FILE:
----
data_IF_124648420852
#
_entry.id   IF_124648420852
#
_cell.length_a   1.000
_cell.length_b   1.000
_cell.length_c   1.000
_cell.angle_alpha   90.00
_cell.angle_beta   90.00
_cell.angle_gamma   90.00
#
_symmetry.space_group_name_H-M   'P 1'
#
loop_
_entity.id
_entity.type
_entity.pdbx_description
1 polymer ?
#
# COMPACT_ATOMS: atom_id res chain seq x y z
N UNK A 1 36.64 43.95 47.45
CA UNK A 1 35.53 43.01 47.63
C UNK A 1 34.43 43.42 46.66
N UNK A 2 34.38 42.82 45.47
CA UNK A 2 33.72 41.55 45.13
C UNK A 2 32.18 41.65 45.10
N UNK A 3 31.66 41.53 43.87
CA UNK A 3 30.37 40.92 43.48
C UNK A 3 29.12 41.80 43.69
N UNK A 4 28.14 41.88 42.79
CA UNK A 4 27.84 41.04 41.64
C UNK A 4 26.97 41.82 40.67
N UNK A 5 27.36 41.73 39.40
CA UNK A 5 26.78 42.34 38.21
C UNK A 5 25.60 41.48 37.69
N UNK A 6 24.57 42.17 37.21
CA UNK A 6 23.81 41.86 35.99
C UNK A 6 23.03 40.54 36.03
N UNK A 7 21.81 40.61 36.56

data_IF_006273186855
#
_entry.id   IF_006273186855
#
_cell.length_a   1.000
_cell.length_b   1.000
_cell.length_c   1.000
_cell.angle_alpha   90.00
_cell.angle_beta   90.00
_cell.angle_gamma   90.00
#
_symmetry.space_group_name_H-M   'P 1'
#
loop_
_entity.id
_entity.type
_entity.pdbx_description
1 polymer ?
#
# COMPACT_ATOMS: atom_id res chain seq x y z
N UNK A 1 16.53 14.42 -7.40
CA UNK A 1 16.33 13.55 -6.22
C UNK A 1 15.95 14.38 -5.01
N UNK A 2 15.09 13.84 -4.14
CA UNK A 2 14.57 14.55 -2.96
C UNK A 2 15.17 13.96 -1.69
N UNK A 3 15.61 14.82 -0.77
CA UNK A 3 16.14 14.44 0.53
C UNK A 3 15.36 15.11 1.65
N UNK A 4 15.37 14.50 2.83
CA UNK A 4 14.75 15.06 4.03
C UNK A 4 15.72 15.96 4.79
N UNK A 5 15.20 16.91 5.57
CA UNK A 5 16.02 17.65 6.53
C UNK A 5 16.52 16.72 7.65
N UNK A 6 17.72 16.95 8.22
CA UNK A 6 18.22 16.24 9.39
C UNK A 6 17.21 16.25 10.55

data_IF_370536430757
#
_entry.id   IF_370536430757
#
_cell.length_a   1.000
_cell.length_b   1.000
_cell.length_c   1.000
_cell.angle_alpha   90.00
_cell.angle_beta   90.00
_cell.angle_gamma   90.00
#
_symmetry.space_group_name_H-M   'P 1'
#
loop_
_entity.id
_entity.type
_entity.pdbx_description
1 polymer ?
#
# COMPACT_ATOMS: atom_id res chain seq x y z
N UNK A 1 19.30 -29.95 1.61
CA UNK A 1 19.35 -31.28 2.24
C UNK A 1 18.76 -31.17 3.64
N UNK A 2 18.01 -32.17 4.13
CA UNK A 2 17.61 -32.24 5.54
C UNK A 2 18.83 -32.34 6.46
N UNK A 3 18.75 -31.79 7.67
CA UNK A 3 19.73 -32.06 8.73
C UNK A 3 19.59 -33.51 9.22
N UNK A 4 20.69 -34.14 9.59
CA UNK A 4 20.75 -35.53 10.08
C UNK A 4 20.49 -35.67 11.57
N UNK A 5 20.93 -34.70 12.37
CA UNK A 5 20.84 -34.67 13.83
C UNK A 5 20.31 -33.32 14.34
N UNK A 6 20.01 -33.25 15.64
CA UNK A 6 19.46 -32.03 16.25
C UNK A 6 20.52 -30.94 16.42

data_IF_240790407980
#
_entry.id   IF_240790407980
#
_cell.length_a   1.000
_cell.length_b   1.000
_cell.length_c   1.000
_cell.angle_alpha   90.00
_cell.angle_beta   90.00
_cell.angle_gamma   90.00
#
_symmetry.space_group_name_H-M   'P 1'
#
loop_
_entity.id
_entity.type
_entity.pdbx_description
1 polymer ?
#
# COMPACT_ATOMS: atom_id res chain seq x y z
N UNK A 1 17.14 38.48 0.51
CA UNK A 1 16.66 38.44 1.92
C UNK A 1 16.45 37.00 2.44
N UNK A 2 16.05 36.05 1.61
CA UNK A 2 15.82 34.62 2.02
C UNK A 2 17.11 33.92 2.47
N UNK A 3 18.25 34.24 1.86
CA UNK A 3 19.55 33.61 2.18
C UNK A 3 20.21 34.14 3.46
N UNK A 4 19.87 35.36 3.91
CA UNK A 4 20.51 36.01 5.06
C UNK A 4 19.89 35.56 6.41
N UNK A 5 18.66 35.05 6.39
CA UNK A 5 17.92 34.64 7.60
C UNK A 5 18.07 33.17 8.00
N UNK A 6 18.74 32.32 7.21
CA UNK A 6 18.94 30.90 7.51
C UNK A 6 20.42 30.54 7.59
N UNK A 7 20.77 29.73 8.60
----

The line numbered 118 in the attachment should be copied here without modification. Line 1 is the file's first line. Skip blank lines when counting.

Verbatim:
_entry.id   IF_240790407980